Aman Singh makes a brilliant literary debut

Aman Singh makes a brilliant literary debut

A brilliant literary debut that dissects the human condition with extraordinary attention to detail by a South African author of Indian origin, Aman Singh Maharaj.

A brilliant literary debut that dissects the human condition with extraordinary attention to detail by a South African author of Indian origin, Aman Singh Maharaj. 'A Dalliance with Destiny' (Austin Macauley) takes us on a mystical journey to India with an unconventional best friend. The book releases here in India after a fantastic response in South Africa. A storyteller and a columnist living in Durban, Aman takes a refreshing journey to rediscover oneself through his roots and history in 'A Dalliance with Destiny'. Here is the small chitchat with Aman about his journey and latest output. Let's have a look into it.

Excerpt from the interview:

South Africa shares a deep bond by way of its history and people with India. How does your book 'A Dalliance with Destiny' bring forth this bond?

There are approximately 1.2 million Indians who live in South Africa, comprising mainly of Hindi-speaking ones with their ancestral roots from UP, Bihar and MP; and those from Gujarat; Tamil Nadu and Andhra Pradesh. Most of the Indians came to South Africa, historically, because the British Raj wanted them to work on the sugarcane fields off the east coast of South Africa. This emigration, mainly under false promises, happened from 1860 to 1911.

The novel touches upon this in the early chapters, tracing the arrival of protagonist's ancestors in South Africa.

It then moves to 100 years later, to the India of today, where he retraces his ancestral path back to India, travelling to his various ancestral villages, whilst having some mystical experiences along the way, as he searches for love, a guru and an identity.

The book also covers the political and demographical landscapes of both countries. Share more on how your experiences have been of the two countries.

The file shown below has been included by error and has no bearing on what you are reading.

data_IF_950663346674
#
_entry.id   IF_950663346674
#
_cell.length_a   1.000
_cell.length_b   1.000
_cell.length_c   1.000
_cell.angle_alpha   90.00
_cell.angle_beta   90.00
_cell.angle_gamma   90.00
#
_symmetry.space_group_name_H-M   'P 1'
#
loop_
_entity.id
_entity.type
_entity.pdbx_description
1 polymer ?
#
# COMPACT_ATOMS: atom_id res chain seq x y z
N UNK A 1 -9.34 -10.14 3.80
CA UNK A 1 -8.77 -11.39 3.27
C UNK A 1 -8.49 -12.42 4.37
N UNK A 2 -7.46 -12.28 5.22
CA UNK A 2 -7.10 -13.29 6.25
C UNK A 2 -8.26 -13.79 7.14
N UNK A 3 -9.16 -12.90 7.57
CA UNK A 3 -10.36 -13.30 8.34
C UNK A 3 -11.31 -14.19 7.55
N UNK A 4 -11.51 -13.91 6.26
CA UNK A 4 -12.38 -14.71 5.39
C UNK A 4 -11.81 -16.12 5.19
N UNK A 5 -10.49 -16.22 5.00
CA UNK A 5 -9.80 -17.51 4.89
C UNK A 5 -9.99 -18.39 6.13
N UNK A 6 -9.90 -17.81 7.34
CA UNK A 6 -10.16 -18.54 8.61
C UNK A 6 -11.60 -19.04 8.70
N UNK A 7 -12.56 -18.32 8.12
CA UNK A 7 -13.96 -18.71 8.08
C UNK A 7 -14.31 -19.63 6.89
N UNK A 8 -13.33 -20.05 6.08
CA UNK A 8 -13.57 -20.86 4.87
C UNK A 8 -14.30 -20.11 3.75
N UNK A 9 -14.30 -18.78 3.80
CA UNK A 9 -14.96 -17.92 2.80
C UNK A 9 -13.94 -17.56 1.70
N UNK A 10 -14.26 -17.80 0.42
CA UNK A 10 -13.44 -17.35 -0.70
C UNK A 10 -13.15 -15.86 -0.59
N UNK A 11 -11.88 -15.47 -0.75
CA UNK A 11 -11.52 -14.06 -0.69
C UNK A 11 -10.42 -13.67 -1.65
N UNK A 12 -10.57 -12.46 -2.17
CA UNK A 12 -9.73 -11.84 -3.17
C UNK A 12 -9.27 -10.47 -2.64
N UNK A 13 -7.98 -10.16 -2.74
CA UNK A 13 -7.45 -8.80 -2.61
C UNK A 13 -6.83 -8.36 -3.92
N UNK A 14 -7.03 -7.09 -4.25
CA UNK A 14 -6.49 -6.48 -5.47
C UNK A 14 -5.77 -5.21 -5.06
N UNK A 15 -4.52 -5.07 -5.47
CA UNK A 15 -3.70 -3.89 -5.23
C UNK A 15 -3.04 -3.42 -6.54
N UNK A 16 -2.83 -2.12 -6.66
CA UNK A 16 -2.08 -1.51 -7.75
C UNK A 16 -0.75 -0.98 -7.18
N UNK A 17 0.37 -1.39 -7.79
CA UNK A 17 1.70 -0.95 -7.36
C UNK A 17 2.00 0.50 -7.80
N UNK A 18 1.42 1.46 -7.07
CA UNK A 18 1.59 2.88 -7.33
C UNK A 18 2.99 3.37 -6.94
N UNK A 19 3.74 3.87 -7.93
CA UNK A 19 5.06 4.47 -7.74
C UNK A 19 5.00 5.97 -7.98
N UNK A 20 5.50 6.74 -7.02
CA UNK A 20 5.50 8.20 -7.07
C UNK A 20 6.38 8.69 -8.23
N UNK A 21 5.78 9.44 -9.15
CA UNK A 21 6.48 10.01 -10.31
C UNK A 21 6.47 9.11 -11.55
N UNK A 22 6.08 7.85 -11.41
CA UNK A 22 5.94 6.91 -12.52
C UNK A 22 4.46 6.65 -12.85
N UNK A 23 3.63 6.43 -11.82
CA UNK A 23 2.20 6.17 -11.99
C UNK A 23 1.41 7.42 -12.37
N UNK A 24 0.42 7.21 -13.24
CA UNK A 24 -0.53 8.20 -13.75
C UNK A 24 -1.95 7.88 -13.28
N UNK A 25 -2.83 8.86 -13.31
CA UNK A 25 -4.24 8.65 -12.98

To be honest, both South Africa and India, have witnessed corruption under different regimes. This novel brings this to the fore. At the same time, it takes a satirical view of the racism in South Africa and the casteism in India. The issue of caste almost disappeared among the Indians in South Africa around the early 90s. The intensity and variety of racism differs in South Africa in the different cities.

More 'global' and cosmopolitan cities like Cape Town and Johannesburg see less racism due to the international influx of tourists and businessmen. However, Durban, the city where I reside, on the other hand, is still very visibly racist, and different communities don't mix up much.

Durban, though, is a lovely coastal city with great beaches and great living standard but for the horrible crime statistics. However, it is very much archaic and orthodox in its outlook and integration. To some extent, I wholly believe that some of the older White folks (of English descent), whose forefathers owned farms that employed the initial groups of Indians, still view us from the myopic lens of their ancestors. We are generally mocked for the Indian accent, although our intellect and enterprising nature is well-known, and maybe, sometimes feared.

What made you write this book?

There was forever a book in me, but a full-time job led to paucity of time. It was around 2006 when, for being a whistle-blower to corrupt practices at work, I was suspended for a few months, that I started writing.

I wrote some 1200 pages in those three months, and it took 16 long years of editing and rewriting to bring it down to about 400 pages, which my publishers then accepted.

The book also deals with the caste system and racism, what do you think is different and similar in the two countries?

Up until the 90s those of Indian origin did marry into their own castes, but thereafter, with education and the greater emancipation of women, this has diminished. In other communities too, there was greater sense of marrying within the sects but that too has taken a non-conservative route now.

Regarding racism in South Africa, at a legislative level, this was all done away with in 1994, but one can argue that there is a fair amount of discrimination that prevails, perhaps reverse racism too, where I have found that Indian and White kids have to try much harder to secure positions in university due to affirmative action (just like the caste allocation for seats in India), and the same challenges are faced when it comes to employment.

It's a voluminous book for a fiction and a debut, how much time did it take you to write it?

It took me 16 years of writing, editing and re-writing, but I have always been a lover of lengthy books, where one ingrains oneself into the characters, and may be that is what influenced my writing as well. To be honest, I am not really fond of the novella type genres.

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